Quote:
Do you have apostles/prophets? Yes (Dawkins, Dennett, etc.)

Again, not all athiests are the uppy, RRS types. And even more self-touching-term-changing.

Quote:
Are people here working hard to spread the faith?

*Sigh*, this kinda sounds like a small sample fallacy.

"HUURRR HHUUURR!!! RRS therefore all atheists (It's like me saying Hitler, therefore all xians and subgroups) . The Rational Responce Squad does not represent all atheists, heck I don't even agree with the idea that theism is inherenly irrational, but The more I see the theists that hang around here, the more I start thinking "I could be wrong!"

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why do you think Yarn's

why do you think Yarn's comments were directed toward you?


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BobSpence1 wrote: YARN,

BobSpence1 wrote:

YARN, you somewhat over-react to what I said about Philosophy.

I wrote:

you may or may not have gathered from the tone of my comments, that I really do not put much weight on the works of philosophers, since I see little or no REAL knowledge about the world coming from that source. It seems to me mostly speculation - the truly valuable components of Philosophy in the classical sense have pretty much been spun off into true Disciplines, such as Logic, Mathematics, and Science.

The problem with Philosophy as I see it is the flip side of its main value, its very openness in addressing all conceivable aspects of thought and argument. It generates an awful lot of crap as well as genuine new concepts, and is very prone to generating 'schools' which may be little more than cliques mutually supporting each other, following a particular fashion.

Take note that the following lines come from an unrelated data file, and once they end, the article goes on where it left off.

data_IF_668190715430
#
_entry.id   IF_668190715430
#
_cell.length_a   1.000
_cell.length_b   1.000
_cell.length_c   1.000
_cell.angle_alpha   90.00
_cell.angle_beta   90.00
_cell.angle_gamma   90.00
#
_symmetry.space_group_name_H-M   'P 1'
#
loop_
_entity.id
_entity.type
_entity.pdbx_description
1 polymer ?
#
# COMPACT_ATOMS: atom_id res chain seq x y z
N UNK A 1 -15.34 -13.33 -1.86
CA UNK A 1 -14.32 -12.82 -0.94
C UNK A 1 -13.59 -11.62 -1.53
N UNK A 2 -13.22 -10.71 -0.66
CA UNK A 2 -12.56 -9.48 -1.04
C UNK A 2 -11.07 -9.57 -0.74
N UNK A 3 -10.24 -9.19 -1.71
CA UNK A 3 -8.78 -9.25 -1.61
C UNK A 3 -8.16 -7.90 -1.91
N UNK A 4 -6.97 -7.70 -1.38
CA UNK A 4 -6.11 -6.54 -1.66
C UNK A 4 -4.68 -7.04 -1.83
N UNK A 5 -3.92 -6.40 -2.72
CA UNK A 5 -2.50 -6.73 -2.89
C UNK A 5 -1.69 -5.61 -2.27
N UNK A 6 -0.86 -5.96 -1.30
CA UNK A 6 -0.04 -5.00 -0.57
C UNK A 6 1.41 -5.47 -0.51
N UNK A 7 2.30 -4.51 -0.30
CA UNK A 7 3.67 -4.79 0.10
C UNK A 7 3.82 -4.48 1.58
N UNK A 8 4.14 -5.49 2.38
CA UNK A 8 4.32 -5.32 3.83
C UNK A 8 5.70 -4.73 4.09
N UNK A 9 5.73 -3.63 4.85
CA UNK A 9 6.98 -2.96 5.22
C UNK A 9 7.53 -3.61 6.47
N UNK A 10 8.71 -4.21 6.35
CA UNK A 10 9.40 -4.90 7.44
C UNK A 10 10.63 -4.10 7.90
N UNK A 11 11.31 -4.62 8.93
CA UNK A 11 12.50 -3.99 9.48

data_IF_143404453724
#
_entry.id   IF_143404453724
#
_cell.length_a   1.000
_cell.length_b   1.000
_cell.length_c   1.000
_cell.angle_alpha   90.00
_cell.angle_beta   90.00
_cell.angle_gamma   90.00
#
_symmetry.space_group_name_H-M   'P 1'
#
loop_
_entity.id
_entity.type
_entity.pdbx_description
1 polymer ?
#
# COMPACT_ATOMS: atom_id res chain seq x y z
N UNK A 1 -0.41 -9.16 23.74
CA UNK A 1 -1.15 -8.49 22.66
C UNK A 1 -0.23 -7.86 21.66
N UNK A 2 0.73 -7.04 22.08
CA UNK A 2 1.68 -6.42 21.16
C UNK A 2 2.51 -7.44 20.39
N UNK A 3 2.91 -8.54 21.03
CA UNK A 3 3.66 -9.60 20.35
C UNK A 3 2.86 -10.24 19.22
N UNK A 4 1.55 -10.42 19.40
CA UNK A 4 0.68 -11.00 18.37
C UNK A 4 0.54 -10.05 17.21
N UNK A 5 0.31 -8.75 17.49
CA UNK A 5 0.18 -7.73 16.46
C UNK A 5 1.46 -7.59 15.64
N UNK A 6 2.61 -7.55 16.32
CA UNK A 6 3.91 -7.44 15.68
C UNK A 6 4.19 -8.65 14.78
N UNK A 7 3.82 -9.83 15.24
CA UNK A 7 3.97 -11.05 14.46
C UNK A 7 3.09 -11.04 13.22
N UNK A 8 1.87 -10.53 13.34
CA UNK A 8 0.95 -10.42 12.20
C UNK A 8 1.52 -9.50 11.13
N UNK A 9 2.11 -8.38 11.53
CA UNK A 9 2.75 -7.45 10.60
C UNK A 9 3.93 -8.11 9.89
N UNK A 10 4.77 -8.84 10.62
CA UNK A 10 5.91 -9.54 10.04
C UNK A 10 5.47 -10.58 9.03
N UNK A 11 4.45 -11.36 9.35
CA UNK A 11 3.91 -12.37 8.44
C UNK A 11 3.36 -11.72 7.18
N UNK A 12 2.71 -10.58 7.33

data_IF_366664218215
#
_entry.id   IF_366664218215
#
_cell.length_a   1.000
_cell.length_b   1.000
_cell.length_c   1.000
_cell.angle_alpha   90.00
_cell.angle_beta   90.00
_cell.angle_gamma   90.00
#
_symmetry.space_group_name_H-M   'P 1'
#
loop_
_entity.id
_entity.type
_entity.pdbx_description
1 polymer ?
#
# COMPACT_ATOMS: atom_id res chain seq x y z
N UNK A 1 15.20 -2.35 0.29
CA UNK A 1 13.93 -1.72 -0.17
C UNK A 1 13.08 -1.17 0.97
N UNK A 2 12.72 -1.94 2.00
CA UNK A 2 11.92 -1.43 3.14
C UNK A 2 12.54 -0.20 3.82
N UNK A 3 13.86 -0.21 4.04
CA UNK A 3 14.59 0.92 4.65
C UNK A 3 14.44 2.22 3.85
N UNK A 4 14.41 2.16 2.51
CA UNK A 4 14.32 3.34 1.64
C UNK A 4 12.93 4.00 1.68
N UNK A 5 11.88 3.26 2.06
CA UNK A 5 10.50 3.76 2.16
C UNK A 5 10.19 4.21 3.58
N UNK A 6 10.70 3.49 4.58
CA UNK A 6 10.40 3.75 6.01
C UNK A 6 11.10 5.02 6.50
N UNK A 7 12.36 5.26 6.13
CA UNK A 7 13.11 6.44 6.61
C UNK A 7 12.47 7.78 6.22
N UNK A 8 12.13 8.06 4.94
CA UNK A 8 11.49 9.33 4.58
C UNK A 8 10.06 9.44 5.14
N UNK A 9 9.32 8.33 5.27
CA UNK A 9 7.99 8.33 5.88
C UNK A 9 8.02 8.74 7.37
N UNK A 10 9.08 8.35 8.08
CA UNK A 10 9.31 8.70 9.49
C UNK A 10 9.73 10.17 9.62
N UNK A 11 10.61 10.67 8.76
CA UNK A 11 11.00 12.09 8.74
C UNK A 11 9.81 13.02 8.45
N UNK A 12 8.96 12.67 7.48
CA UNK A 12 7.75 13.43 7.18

It also has a tendency, as Richard Carrier has noted in a past RRS show, of paying a bit too much respect to historical but somewhat superseded ideas and practictioners, as compared to Science for example. I found myself very much in agreement with Richard in that show. This tendency is probably not so much an inherent problem with the subject as such, as with the traditions of its practitioners.

As I said, it has certainly been of immense value in the past, as it nurtured the more disciplined areas I mentioned, and may very well inspire further such spin-offs. We need it for that alone.

I also said that it is valuable as a form of disciplined speculation at the fringes of Science.

I honestly don't see this as "writ[ing] off the entire discipline of philosophy as a valid enterprise!".

That's bone dead obvious to anyone capable of a sober reading of your post.  

Those who know the good, do the good. - Socrates

Books on atheism.


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BobSpence1 wrote: YARN,

BobSpence1 wrote:

YARN, are you actually reading my posts, or just skimming them for hot button issues? I specifically acknowledged the value of the Philosophy of Science.


Bob, thanks for again hitting the nail on the head, and making the same clear observation I have made: you can't discourse with someone who can't even read your post properly. 

Those who know the good, do the good. - Socrates

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YARN wrote:I am here to

YARN wrote:

I am here to advocate a weak version of Spumoni's claim - I support the claim that people can make reason into a religion.

Talk about narcissism - you say "THIS THREAD HAS TO DO WITH SPUMONI'S CLAIM AND MY RESPONSE TO IT." What about other atheist's response to it?

 

As usual, you have no ability to comprehend what is actually said to you.

1) It's not narcissism for a mod to get the board to stick to a topic. It is your narcissim that is in question: your need to talk about whatever pleases you, damn the thread, and your need to go on about yourself rather than stick to the issues...